Brian Snyder/Reuters

The idea that new Internet users will come online on smartphones rather than computers is now well established. But it is often assumed that this population is composed entirely of people from the world’s poor countries. A new report from Pew punctures that assumption: It turns out that one in five American adults access the Internet primarily from their smartphones.

A tenth of Americans over 18 have no broadband service apart from the data package on their phones; 15 percent say they have few options to get online apart from their phones. According to Pew, 19 percent of American adults say that at least one of those two conditions applies, while 7 percent say both of them apply. That’s a not-insignificant proportion of the 64 percent of American adults who own smartphones.

So who are these people? Perhaps unsurprisingly, they tend to skew younger, poorer, and non-white. “Compared with other smartphone owners, they are less likely to own a traditional computer (50 percent do so, compared with 91 percent of other smartphone owners) or tablet (27 percent vs. 56 percent); less likely to have a bank account (63 percent vs. 91 percent); and less likely to be covered by health insurance (71 percent vs. 87 percent). They are also less likely to own their current residence, and more likely to rent or to live with a friend or family member,” according to Pew.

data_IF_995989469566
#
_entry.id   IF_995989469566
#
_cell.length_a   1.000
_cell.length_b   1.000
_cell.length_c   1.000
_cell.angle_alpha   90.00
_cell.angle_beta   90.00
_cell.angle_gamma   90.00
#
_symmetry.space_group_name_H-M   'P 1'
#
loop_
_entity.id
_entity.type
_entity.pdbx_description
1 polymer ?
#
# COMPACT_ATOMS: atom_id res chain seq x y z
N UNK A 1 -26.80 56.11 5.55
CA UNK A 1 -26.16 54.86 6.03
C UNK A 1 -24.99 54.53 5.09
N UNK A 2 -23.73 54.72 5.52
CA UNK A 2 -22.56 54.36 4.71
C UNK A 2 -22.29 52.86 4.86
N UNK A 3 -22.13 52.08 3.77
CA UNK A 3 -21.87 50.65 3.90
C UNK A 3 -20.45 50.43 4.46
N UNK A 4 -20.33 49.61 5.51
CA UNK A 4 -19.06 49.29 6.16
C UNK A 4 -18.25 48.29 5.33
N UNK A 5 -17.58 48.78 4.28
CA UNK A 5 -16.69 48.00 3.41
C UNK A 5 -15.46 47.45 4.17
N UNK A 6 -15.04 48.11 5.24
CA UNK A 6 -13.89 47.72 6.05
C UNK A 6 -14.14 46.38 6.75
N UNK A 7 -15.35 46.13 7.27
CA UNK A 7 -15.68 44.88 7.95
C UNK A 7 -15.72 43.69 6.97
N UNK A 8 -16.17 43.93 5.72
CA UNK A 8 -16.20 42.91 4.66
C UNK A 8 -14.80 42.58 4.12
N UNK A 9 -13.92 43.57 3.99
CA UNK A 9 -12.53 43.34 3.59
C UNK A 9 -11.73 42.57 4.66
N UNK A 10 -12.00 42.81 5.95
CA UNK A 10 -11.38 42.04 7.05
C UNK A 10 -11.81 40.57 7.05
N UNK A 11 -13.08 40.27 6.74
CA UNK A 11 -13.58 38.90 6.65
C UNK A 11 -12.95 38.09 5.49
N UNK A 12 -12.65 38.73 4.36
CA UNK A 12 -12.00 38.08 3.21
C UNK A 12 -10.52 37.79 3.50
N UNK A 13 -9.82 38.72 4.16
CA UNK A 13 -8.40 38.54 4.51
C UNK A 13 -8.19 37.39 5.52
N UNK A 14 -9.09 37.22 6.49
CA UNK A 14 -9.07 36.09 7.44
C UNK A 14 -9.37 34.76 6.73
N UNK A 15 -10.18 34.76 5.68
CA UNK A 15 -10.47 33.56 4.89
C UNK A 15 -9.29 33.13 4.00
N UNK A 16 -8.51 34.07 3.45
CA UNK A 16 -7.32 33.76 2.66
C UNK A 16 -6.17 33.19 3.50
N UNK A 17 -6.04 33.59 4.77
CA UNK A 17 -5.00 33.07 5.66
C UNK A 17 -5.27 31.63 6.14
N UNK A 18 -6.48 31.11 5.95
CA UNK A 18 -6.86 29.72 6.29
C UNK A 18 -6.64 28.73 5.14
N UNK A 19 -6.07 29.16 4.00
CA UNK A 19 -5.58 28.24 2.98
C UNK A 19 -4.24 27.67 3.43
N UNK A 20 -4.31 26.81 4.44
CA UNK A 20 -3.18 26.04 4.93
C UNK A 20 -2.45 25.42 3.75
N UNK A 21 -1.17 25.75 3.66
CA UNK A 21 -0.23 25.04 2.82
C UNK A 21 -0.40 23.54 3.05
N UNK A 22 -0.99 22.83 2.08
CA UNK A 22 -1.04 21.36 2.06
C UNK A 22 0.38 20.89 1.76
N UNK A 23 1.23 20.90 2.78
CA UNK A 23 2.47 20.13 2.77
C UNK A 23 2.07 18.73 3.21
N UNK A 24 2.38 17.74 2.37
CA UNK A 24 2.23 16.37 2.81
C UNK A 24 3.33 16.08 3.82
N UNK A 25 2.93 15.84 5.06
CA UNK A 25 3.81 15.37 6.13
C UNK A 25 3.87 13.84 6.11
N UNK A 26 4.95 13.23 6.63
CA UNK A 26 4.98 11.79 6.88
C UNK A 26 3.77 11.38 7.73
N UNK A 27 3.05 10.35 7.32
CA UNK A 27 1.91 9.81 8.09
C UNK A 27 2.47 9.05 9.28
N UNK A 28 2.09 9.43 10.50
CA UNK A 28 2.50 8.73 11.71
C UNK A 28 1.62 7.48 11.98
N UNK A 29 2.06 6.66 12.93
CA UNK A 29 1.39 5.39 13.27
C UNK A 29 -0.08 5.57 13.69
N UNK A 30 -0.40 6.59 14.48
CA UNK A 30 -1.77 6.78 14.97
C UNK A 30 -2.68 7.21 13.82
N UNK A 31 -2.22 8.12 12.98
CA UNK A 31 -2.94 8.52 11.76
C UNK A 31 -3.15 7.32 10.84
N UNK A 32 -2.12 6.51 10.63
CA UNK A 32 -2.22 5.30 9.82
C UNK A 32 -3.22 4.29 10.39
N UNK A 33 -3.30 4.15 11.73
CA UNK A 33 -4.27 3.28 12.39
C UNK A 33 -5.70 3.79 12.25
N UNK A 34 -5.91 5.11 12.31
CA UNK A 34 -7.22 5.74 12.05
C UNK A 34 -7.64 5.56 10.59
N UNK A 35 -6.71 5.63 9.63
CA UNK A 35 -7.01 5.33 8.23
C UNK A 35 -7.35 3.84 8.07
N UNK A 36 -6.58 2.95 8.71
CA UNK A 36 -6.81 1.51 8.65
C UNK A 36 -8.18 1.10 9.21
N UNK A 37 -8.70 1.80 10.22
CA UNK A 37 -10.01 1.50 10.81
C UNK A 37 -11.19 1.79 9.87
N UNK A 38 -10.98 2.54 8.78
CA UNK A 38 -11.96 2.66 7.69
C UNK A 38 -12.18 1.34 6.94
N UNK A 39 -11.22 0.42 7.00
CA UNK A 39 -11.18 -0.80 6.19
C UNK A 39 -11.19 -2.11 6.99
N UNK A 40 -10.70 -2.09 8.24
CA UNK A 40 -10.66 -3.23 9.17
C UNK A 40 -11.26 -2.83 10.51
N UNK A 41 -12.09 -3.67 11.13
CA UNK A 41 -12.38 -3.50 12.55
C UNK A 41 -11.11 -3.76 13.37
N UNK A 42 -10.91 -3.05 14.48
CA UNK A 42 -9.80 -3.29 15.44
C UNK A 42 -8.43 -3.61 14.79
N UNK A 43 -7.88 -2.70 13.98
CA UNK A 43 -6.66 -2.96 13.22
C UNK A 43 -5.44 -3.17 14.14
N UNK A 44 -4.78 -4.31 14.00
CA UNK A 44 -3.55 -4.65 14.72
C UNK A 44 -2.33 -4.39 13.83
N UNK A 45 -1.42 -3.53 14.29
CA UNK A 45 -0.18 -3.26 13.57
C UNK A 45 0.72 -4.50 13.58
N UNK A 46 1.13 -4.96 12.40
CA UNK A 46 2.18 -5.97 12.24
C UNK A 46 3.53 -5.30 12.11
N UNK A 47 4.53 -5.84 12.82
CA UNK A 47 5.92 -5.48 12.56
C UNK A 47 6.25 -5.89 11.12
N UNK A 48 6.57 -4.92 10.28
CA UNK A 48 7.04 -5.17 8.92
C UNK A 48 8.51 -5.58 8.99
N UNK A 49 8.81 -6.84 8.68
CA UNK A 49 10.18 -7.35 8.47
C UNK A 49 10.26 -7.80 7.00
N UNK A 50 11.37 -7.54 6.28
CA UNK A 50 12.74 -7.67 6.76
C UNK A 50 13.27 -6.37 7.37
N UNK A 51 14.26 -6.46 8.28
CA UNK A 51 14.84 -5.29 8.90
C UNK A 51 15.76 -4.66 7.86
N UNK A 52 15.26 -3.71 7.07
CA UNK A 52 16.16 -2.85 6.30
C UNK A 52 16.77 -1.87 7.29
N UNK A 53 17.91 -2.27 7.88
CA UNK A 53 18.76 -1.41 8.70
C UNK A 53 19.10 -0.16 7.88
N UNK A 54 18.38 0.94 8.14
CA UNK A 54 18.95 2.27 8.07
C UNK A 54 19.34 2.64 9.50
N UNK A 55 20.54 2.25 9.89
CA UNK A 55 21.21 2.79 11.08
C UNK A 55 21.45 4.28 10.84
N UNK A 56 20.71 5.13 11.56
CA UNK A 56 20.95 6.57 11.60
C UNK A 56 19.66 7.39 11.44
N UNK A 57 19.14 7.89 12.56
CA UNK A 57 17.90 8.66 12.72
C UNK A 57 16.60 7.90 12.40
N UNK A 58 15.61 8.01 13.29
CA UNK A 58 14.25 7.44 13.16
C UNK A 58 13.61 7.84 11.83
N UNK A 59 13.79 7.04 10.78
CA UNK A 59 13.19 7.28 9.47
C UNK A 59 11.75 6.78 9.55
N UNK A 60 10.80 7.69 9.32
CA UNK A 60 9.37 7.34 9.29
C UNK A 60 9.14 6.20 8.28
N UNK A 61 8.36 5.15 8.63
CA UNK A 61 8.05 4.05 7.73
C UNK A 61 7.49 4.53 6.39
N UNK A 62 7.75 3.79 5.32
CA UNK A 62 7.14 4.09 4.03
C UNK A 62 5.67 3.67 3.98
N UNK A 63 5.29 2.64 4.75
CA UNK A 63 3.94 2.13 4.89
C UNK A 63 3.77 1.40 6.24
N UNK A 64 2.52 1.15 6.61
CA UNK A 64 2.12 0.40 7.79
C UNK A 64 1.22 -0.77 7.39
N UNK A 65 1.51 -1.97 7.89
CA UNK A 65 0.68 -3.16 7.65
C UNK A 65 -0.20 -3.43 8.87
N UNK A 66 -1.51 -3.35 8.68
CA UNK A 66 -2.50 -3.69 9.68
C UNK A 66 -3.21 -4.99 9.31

Smartphone Dependence by Income and Race

These respondents had no broadband at home and few other options to access the Internet. (Pew Research Center/Quartz)

What people use to access the Internet makes a difference in how they use the Internet and what they are able to do with it. In her book It’s Complicated: The Social Lives of Networked Teens, the sociologist Danah Boyd writes about how seeing the world only through a smartphone can be tremendously limiting. Referring to a New York teenage girl she talked to, Boyd writes:

She told me that it was possible to surf the web on her phone, but it was time-consuming and frustrating, so she rarely bothered. She preferred to look things up on the computer at school, but she rarely had that type of access. If she really needed something, she texted her friends to see if anyone knew the answer or had access to a “real” computer. By most measures, she had full Internet access through her smartphone, but she was acutely aware of the limitations of that kind of access.

For people in poorer countries, where Internet connectivity is only now taking off due to mobile phones, public services and systems remain largely offline. But in the West, people with limited or no access to the Internet are at a much bigger disadvantage—Western society and its services are increasingly built around an assumption of universal Internet access. Those who are unable to fully participate risk being left behind.

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